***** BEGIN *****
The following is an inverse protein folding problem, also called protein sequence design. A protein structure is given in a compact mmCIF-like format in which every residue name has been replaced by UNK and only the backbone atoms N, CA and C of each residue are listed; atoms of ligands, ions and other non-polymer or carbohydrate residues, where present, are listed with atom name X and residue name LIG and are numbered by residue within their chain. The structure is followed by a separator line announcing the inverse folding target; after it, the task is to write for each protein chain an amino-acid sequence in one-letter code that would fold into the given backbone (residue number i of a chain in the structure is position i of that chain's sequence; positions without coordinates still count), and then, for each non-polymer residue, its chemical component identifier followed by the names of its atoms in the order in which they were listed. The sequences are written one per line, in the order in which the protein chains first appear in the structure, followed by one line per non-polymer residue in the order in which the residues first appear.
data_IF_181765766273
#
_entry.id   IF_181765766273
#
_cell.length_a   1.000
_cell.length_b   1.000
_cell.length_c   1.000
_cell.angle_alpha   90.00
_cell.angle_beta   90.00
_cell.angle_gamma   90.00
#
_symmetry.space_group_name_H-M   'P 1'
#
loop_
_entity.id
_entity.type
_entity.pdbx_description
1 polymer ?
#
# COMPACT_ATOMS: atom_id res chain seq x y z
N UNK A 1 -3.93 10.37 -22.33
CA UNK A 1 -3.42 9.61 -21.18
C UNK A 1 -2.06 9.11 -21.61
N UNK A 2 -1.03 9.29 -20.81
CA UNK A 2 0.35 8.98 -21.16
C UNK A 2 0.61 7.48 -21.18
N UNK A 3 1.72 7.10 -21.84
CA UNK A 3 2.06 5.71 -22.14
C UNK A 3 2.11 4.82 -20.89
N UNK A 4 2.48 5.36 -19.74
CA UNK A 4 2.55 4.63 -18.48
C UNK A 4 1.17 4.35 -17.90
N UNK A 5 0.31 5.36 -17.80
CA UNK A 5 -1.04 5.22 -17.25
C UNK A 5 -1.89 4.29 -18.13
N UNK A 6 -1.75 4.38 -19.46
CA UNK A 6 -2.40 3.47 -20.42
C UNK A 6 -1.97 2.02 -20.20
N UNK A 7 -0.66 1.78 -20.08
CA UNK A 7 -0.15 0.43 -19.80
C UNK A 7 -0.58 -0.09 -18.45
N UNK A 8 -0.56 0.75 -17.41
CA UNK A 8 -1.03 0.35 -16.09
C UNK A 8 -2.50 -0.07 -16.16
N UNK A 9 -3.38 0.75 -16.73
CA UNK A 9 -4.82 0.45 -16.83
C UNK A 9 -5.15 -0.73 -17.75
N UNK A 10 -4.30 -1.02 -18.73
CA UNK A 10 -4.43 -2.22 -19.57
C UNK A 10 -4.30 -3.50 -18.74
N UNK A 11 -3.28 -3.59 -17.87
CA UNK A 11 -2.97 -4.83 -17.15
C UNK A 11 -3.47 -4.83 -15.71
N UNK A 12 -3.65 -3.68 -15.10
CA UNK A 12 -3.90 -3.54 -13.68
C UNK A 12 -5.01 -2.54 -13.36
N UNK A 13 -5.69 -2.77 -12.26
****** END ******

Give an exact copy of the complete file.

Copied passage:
The following is an inverse protein folding problem, also called protein sequence design. A protein structure is given in a compact mmCIF-like format in which every residue name has been replaced by UNK and only the backbone atoms N, CA and C of each residue are listed; atoms of ligands, ions and other non-polymer or carbohydrate residues, where present, are listed with atom name X and residue name LIG and are numbered by residue within their chain. The structure is followed by a separator line announcing the inverse folding target; after it, the task is to write for each protein chain an amino-acid sequence in one-letter code that would fold into the given backbone (residue number i of a chain in the structure is position i of that chain's sequence; positions without coordinates still count), and then, for each non-polymer residue, its chemical component identifier followed by the names of its atoms in the order in which they were listed. The sequences are written one per line, in the order in which the protein chains first appear in the structure, followed by one line per non-polymer residue in the order in which the residues first appear.
data_IF_181765766273
#
_entry.id   IF_181765766273
#
_cell.length_a   1.000
_cell.length_b   1.000
_cell.length_c   1.000
_cell.angle_alpha   90.00
_cell.angle_beta   90.00
_cell.angle_gamma   90.00
#
_symmetry.space_group_name_H-M   'P 1'
#
loop_
_entity.id
_entity.type
_entity.pdbx_description
1 polymer ?
#
# COMPACT_ATOMS: atom_id res chain seq x y z
N UNK A 1 -3.93 10.37 -22.33
CA UNK A 1 -3.42 9.61 -21.18
C UNK A 1 -2.06 9.11 -21.61
N UNK A 2 -1.03 9.29 -20.81
CA UNK A 2 0.35 8.98 -21.16
C UNK A 2 0.61 7.48 -21.18
N UNK A 3 1.72 7.10 -21.84
CA UNK A 3 2.06 5.71 -22.14
C UNK A 3 2.11 4.82 -20.89
N UNK A 4 2.48 5.36 -19.74
CA UNK A 4 2.55 4.63 -18.48
C UNK A 4 1.17 4.35 -17.90
N UNK A 5 0.31 5.36 -17.80
CA UNK A 5 -1.04 5.22 -17.25
C UNK A 5 -1.89 4.29 -18.13
N UNK A 6 -1.75 4.38 -19.46
CA UNK A 6 -2.40 3.47 -20.42
C UNK A 6 -1.97 2.02 -20.20
N UNK A 7 -0.66 1.78 -20.08
CA UNK A 7 -0.15 0.43 -19.80
C UNK A 7 -0.58 -0.09 -18.45
N UNK A 8 -0.56 0.75 -17.41
CA UNK A 8 -1.03 0.35 -16.09
C UNK A 8 -2.50 -0.07 -16.16
N UNK A 9 -3.38 0.75 -16.73
CA UNK A 9 -4.82 0.45 -16.83
C UNK A 9 -5.15 -0.73 -17.75
N UNK A 10 -4.30 -1.02 -18.73
CA UNK A 10 -4.43 -2.22 -19.57
C UNK A 10 -4.30 -3.50 -18.74
N UNK A 11 -3.28 -3.59 -17.87
CA UNK A 11 -2.97 -4.83 -17.15
C UNK A 11 -3.47 -4.83 -15.71
N UNK A 12 -3.65 -3.68 -15.10
CA UNK A 12 -3.90 -3.54 -13.68
C UNK A 12 -5.01 -2.54 -13.36
N UNK A 13 -5.69 -2.77 -12.26